Sen. Tom Cotton, cordial to a fault, appeared before a capacity crowd at the 2,200 seat Pat Walker Performing Arts Center at Springdale High tonight to a mixed chorus of clapping and boos. Other than polite applause when he introduced his mom and dad and a still moment as he led the crowd in a recitation of the Pledge of Allegiance — his night didn't get much better from there.
The Hill is reporting that the Democratic National Committee has booted Arkansas native Vincent Tolliver out of the race for DNC chair after he wrote an email criticizing the Muslim faith of Rep. Keith Ellison (D-Minnesota). Ellison, the first Muslim elected to Congress, is a leading contender in the DNC chairman's race.
Eagle-eyed politicos in Northwest Arkansas have noticed that a banner that, until recently, had been front and center on the campaign website of Republican Tracy K. Hoskins, a business developer who hopes to win the Ward 3 seat on the Fayetteville (Arkansas) City Council today in a run-off election, featured two lovely views of the Old Market House in downtown Fayetteville, North Carolina.
A transgender veteran from Arkansas will be one of the current and former service members quizzing the candidates tonight at a forum in New York City with presidential candidates Donald Trump and Hillary Clinton.
The text for Donald Trump's speech tonight has just been released by Politico (though of course the Donald may go off script). It's dark. Trump's message is basically that America has turned into the bleakest bits of a "Mad Max" movie and only Trump can save us.
Paul Krugman in this morning's New York Times argues that "the choice in 2016 is starker than ever before." Okay, people say that every year, but Krugman argues that the chasm between the parties on climate change — and the potential for the next president to determine whether "the ongoing revolution in renewable energy" continues — means that the stakes for the planet in the 2016 election are "deadly serious."
With the death of Supreme Court Justice Antonin Scalia, the seat will likely remain vacant for at least a year. President Barack Obama will nominate a replacement but Republicans in the Senate, including Majority Leader Mitch McConnell, have pledged to block anyone Obama appoints, regardless of qualifications. As the New York Times noted, "Mr. McConnell’s threat to block a confirmation could complicate the re-election chances of Republican senators in swing states."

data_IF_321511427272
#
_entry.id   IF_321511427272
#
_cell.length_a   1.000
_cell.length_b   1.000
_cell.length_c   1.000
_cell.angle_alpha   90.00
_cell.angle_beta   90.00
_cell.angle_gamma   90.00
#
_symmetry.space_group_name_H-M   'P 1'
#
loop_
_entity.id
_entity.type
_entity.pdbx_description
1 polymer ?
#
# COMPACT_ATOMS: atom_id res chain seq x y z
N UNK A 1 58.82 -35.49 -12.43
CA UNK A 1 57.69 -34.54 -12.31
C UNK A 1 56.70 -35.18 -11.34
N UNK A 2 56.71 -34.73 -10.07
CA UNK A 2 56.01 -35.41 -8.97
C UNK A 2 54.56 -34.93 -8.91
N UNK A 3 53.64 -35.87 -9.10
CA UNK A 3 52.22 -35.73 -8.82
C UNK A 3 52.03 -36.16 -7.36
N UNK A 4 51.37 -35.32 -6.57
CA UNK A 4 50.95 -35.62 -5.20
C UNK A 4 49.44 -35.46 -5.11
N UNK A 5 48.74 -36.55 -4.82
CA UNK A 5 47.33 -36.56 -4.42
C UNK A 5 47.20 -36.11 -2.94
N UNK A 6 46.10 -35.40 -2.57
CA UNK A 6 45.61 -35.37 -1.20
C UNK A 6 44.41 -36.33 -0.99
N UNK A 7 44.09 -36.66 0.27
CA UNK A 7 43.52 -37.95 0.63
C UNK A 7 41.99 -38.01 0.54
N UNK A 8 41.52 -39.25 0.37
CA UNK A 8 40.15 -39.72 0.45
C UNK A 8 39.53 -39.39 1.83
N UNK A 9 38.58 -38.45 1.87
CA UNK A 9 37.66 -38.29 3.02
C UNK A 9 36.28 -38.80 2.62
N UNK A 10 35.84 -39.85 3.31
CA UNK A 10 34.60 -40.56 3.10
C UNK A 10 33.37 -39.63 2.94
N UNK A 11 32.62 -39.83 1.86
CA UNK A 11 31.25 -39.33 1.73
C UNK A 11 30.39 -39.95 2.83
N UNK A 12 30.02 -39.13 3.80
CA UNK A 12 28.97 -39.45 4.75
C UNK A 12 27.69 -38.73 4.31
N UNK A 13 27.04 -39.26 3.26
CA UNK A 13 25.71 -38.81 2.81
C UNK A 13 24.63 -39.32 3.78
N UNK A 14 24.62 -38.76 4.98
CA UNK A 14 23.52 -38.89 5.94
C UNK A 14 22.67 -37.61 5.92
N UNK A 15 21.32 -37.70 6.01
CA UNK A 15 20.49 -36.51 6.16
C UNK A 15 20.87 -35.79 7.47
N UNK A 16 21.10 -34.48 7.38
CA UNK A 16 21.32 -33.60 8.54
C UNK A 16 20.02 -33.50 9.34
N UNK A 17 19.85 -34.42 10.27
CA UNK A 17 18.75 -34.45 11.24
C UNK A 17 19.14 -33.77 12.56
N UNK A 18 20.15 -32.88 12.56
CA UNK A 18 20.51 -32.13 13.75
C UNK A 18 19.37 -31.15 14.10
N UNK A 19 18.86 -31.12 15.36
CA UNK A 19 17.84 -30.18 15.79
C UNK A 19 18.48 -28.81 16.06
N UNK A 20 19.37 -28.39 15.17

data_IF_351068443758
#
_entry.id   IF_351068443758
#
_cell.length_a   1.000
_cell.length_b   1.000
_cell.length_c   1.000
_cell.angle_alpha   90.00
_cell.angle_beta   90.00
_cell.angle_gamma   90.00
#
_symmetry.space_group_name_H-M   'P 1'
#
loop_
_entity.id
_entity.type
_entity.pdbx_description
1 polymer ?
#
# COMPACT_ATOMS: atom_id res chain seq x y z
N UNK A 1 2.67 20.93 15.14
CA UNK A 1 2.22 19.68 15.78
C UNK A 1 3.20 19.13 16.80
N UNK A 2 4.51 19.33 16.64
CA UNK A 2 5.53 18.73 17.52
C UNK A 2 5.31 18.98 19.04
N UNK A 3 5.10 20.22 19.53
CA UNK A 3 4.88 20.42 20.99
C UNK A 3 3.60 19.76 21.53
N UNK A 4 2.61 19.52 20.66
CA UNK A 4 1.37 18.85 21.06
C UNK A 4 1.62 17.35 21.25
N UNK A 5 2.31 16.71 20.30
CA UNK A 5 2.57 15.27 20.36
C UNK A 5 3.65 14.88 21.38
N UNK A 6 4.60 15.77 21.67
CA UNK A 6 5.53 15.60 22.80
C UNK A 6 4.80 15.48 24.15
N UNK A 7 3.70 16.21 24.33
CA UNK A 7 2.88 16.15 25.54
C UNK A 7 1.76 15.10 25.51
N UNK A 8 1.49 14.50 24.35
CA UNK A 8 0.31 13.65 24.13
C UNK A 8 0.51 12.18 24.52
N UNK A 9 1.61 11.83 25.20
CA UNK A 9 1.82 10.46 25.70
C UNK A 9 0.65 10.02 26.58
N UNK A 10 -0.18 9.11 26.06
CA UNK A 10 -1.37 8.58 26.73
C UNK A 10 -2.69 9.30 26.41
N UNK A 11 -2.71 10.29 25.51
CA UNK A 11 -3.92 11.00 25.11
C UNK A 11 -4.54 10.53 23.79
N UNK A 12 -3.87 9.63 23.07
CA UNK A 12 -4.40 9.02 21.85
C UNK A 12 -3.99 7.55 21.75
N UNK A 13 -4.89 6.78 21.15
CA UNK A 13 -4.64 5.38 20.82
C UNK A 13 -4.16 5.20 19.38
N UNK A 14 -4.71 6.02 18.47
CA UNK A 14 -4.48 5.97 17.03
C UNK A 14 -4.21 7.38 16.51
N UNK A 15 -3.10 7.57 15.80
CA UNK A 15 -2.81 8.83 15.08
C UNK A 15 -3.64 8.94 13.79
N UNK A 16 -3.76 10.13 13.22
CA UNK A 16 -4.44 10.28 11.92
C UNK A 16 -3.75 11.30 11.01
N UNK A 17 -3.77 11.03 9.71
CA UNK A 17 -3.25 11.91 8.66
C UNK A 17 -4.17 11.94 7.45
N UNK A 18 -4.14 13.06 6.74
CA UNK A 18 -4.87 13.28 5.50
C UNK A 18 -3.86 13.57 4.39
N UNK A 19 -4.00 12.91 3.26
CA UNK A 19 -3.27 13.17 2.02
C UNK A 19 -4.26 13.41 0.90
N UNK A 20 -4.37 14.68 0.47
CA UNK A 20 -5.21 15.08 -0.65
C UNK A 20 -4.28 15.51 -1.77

Prior to the appearance of Donald Trump last night in Little Rock after a nearly two-hour delay, Barton Coliseum general manager Ralph Shoptaw came before the crowd to say that attendance for the Trump event, at 11,500, had broken a record at Barton set all the way back in 1974 during a show by the blues-rock band ZZ Top. Trump would later brag on the turnout from the stage, bumping the number up to 12,000 while saying he'd been setting similar records all over the country. Photos and video from the event, however, would seem to tell a different story.
In an op-ed in the Washington Post today, President Barack Obama outlined a series of executive actions to reform the use of solitary confinement in federal prisons, including banning the use of the practice for juvenile offenders and as a punishment for prisoners who commit "low-level infractions."
Charles Pierce attacks the "the bobble-throated Arkansas warbler." Nobody will get to the ambitious Tom Cotton's right, which only makes the bipartisan criminal justice reform bill a heavier lift in the Senate.
After the South Carolina House voted 103-10 earlier today to debate removing the Confederate flag from the Capitol grounds, the Senate followed this afternoon by approving the amendment to debate with a voice vote.
The measure enabling debate required two-thirds approval; now the General Assembly will take up the question later this summer of whether to take down the flag.
Circuit Judge Wendell Griffen ruled today that he had no choice based on a past Arkansas Supreme Court decision but to dismiss a lawsuit by Death Row inmates seeking to challenge the constitutionality of the state's lethal injection process.But the judge did so unhappily with sharp criticism of the Arkansas Supreme Court for failing to address critical points raised in the lawsuit.